Farmers Market Beans (and social change)

Last month I had the opportunity to attend two amazing conferences:  one on farm-to-school education and another on hunger and obsesity.  I don’t know about you, but the amount of scary statistics out there overwhelms me.  52% of fourth graders in the United States now qualify for subsidized lunch?!  1 in 3 children in the United States is obese?!  In United States over the last 30 years, the prices for vegetables and fruit have increased 120% while soda has only increased 20 – 40%?!  The U.S. is now raising the first generation expected to have a shorter life expectancy than their parents due to diet-related diseases?!  All I can say is Holy. Crap.

If this bums you out as much as it does me, I think it’s time to make a change.  There are a lot of messages out there about how to fix our food system and I think it’s natural for us to feel overwhelmed.  But, the reality is that change starts with us.  I was inspired by one of the speakers at the conference, Ellen Gustafson, founder of The 30 Project and Change Dinner. I appreciated her message that we can make an impact each and every day and the place to start is our dinner table.

In her speech, Ellen talked about using dinner as a time to reconnect with loved ones over a homemade meal.  How many of us enjoy this each night?  I can say for myself that I don’t even own a dinner table and although I do make the majority of our meals from scratch, most of our dinners are eaten in front of the computer, or worse, on-the-go.  By bringing our focus back to dinner and eating together with ones we love, we can make a change in our family and social structure.  We can use dinner time as a place to have meaningful conversations – whether that is about our food system or simply daily life.  It all makes a difference.  The more we bring people together around food and create these connections, the more we create a pathway for social change.

Ellen also talked about the importance of buying locally.  I strongly support buying locally as much as possible so this point really resonated with me.  Her suggestion is to make sure there is one local item on your dinner plate every evening.  I really like this idea because I think it is a great starting place for people that are new to shopping at the farmers market or those who might not have as much access to local products.  It also seems like a great solution to the argument that shopping at the farmers market is too expensive.  If this is something that you are passionate about and want to do, it might not be possible to buy every single item in your household locally, but starting small is doable.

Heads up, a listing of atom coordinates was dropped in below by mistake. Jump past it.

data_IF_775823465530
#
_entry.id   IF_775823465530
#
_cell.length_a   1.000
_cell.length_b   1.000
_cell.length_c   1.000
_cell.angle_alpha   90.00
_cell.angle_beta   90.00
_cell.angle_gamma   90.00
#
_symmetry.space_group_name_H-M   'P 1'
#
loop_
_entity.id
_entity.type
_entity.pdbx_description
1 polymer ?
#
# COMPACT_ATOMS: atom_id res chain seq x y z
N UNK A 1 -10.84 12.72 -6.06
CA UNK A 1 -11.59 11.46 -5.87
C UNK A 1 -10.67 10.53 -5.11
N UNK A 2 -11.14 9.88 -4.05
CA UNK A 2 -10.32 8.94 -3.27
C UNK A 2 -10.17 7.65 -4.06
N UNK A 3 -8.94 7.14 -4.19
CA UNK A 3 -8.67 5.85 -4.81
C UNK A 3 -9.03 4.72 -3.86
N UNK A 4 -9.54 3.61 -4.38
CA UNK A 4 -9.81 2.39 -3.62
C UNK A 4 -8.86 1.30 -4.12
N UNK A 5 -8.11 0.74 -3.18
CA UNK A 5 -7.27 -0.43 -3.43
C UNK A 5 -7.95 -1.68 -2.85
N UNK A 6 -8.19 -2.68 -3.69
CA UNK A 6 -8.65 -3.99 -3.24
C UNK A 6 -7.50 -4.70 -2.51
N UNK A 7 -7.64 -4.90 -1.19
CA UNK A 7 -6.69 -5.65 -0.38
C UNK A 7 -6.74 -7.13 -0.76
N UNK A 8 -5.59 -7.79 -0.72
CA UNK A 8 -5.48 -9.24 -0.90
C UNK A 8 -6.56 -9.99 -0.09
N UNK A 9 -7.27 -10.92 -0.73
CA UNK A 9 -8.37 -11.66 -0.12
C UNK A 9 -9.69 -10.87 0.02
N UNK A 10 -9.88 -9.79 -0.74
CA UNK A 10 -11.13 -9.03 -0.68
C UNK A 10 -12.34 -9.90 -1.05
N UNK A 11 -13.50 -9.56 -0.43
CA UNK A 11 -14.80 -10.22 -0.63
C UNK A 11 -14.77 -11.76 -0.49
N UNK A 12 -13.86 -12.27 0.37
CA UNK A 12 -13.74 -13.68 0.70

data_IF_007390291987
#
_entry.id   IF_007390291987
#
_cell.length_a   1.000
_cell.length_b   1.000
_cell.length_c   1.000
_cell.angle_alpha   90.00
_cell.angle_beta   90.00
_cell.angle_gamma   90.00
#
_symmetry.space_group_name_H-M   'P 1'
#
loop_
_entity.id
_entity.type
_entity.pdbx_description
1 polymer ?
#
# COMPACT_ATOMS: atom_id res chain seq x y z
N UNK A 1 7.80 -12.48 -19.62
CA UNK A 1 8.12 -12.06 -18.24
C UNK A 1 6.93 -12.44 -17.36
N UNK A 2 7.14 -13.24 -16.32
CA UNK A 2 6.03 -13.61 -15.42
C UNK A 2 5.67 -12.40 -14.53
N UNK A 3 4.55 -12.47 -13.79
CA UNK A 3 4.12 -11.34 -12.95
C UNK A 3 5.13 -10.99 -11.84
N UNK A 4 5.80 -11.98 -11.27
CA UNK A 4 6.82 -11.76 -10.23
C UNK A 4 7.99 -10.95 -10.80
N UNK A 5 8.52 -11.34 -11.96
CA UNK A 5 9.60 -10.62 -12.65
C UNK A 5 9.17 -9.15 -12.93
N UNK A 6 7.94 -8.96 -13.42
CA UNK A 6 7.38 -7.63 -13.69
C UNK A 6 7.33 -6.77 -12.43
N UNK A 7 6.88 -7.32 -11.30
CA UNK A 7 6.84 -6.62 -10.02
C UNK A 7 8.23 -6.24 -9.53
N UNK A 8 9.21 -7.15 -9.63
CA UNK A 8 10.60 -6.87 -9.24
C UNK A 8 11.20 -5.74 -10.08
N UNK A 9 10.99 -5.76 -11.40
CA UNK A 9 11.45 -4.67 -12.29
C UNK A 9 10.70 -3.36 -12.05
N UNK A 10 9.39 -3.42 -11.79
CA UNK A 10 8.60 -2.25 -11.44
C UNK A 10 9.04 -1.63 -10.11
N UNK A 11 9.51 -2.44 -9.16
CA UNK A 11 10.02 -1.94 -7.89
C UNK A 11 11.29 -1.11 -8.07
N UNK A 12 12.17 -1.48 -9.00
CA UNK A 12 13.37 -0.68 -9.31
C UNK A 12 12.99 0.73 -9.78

It also got me thinking.  As much as I love shopping at the farmers market, to be honest, spring is my least favorite season to buy locally.  In Washington, there isn’t much available this time of year except for some baby greens and teeny-tiny leeks.  And with the constant drizzle the market experience isn’t always enjoyable.

When I went to the market this past weekend, I made it my goal to buy something that I had never purchased before.  I thought it might be fun to try an artisan bread or maybe even some sauerkraut. To my surprise, I ended up buying beans.  I don’t know why I had never previously thought to buy beans from the farmers market, but these were beautiful as well as delicious.  The farmer said this bean mix is called “the kitchen sink.”  Love it.

I have been thinking about this idea of changing dinner more and more and I feel really inspired.  Even though I know there are a lot of problems with our current food system and legislation, it is helpful to remember that I can do one small thing each day to make an impact.  It might be as simple as sharing food with those I love or sharing food that I love here with you.  Or it might be as simple as buying beans from the farmers market. 

How you can help change our food system

  • Start in your own home- at dinner, with your family, and with your community.
  • Buy local and support organizations and companies who are working to create an alternative food system.
  • Stay up-to-date on policies that impact our food system.
  • Be patient.  It took us 30 years to get our food system into this mess and it will probably take another 30 years to get out.  Don’t give up hope and don’t give up. :)
How to cook beans
Yield: about 6 cups 
1 pound beans (about 2.5 cups uncooked)
1 strip kombu (optional; great for adding trace minerals and making the beans easier to digest).

Soak the beans overnight.  Drain the soaking water.  Add the kombu and beans to a large stock pot.  Cover with double the amount of water.  (This doesn’t have to be an exact science because any extra water will be drained at the end.)  Bring to a boil, then reduce heat to a very slow simmer.  Simmer for 1.5 – 2 hours until beans are cooked.  The beans are done when they are chewable, but not mushy.  If there is any extra water, drain from the pot and remove your kombu.
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